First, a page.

The syndication between influencer marketing agency, the brand and the influencer.

At R-Squared, we put this collaboration to the front of everything we do. It is what guides our strategic thinking, and it is what sets us apart – because it all comes from a belief in freedom.

There are many agencies who keep a ‘book’ of influencers, people they work with on a regular basis, people they know they can call and direct to add their campaign to the influencer’s feed.

Our thinking is a far more innovative and, together with other true influencer marketing experts, is fast becoming the way forward for this industry: find the influencer that fits the brand and message, not fit the brand to the influencer.

We do not keep a ‘book’ of influencers. Our clients have faith in us and give us the freedom to search out the influencer that will best suit the campaign. Which means we can find that person or persons who actually have an interest in our campaign, who have knowledge of our subject and who believe in what they are telling their audience. It tends to lead to a far more honest and resonant campaign.

Because added to finding the perfect fit is the giving of freedom. Our influencers have the freedom to be themselves, to speak as themselves. By finding the influencers in their own environments, in their own countries, we engage with the audience in their own language, their own style and their own culture. Influence is all about resonance, about believability and authenticity which you only achieve if your influencer is being open and honest – and having the freedom to add your message to their existing voice.

Giving someone a script makes them an actor. Giving someone the freedom to be themselves makes them an influencer.

This is not to say we let them loose like a kid in a candy store. Our expertise comes in the careful management of the campaign. We create a framework that combines the brief, the strategy and the influencer. They know the goals. They know the product. They know the audience. And they know the environment, including all local and international regulations and nuances. Everything is set up with an almost scientific attention to detail.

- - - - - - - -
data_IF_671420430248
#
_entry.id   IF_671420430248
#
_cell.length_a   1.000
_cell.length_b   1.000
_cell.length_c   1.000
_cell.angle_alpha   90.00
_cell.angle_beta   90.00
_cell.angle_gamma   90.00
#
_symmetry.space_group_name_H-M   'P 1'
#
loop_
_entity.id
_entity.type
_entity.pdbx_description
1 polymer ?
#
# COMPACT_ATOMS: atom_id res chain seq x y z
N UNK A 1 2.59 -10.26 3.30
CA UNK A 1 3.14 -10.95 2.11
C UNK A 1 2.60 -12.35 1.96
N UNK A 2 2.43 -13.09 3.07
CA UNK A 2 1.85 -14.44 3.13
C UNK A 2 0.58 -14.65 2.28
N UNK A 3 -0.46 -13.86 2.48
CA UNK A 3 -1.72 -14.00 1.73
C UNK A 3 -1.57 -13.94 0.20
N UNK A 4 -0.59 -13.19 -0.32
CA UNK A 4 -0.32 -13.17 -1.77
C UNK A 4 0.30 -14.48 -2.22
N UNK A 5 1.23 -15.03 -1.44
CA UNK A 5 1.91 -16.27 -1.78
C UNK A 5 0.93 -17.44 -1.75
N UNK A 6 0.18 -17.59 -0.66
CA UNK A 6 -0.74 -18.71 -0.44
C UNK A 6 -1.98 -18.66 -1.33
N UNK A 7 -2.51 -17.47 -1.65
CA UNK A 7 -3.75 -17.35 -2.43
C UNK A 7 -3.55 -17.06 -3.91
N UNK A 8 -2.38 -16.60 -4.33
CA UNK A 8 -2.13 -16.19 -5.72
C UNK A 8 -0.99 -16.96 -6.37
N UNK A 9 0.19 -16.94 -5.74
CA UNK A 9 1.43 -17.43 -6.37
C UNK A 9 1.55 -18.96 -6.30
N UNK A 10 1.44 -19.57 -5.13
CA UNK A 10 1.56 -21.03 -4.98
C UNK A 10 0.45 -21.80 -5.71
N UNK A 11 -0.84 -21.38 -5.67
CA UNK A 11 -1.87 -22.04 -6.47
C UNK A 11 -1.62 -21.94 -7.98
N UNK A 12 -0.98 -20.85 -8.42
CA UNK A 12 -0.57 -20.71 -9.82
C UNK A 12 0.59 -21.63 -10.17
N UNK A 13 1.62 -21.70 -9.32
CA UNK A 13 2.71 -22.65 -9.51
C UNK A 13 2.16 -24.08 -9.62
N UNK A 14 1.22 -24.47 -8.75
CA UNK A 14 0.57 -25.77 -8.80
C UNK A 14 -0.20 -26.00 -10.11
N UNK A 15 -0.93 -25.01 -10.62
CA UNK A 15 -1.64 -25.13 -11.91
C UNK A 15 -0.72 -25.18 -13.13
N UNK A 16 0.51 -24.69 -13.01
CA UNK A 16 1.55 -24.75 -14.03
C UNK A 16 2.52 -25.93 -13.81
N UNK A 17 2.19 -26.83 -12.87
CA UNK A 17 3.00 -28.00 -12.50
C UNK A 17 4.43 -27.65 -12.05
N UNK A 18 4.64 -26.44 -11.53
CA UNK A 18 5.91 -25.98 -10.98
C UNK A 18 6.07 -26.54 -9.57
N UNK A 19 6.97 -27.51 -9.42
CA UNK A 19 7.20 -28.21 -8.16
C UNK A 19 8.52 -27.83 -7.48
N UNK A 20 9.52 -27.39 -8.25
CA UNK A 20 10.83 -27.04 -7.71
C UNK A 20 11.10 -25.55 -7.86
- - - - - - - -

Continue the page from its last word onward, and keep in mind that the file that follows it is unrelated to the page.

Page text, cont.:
And then we give them their freedom.

This approach is only possible through syndication, through collaboration and trust between every person involved from the influencer to the agencies to the brand. By having the freedom to work with the best of the best we are able to offer you, the brand, the best. The best influencer, backed by the best influencer marketers, supporting the best creative, social media, PR and paid media agencies.

To bring you the best, most resonant marketing campaigns for local and global audiences.

We call it authenticity. And it will make a huge difference to your campaign.

Stephane Rogovsky

Stephane is a 41-year-old Belgian citizen. He grew up in Brussels, lived in Switzerland, before moving to South Africa. Authentic conversations with real people inspire Stephane, an entrepreneur with more than 15 years’ leadership experience, utilising strategic foresight, analytical abilities, and trend spotting in diverse areas. He founded R-Squared Digital, a leading Influencer Marketing Agency that partners with some of the largest brands, media, and advertising agencies in South Africa and internationally.

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One Voice Can Make A Difference

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One Voice Can Make A Difference

July 2, 2020

It’s what makes putting paid media behind your influencer marketing such a great idea. You get the power and reach of paid media, the vast audiences with their volume of impressions but with a select voice giving you true authenticity and bringing focus to your campaign.

Think of it as an orchestra. Paid media bring in the violins and flutes, the bassoons and clarinets, woodwind, strings, brass, percussion – all combined to give us a classical feeling of grandeur. Add in a perfect voice, a pure soloist rising from the background to emphasise, to counterpoint, to add goose-bumps that run along your arms, and you have a nuanced and impactful campaign that resonates with its audience.

At R-Squared, we are leading the move to integrate experts from every field into one powerful orchestra that gets brands the maximum reach and the maximum impact. We believe that syndicated partnerships between local and global experts, from big agencies to small boutique shops, is the way forward for the industry.

Paid media and influencer marketing – our particular area of expertise – is a case in point.

Paid media offers us a channel that reaches millions – billions – of people. The potential within that audience is massive, but the dangers of these unsolicited impressions is that once the user scrolls past, the message may be diluted by other unsolicited messages in a feed.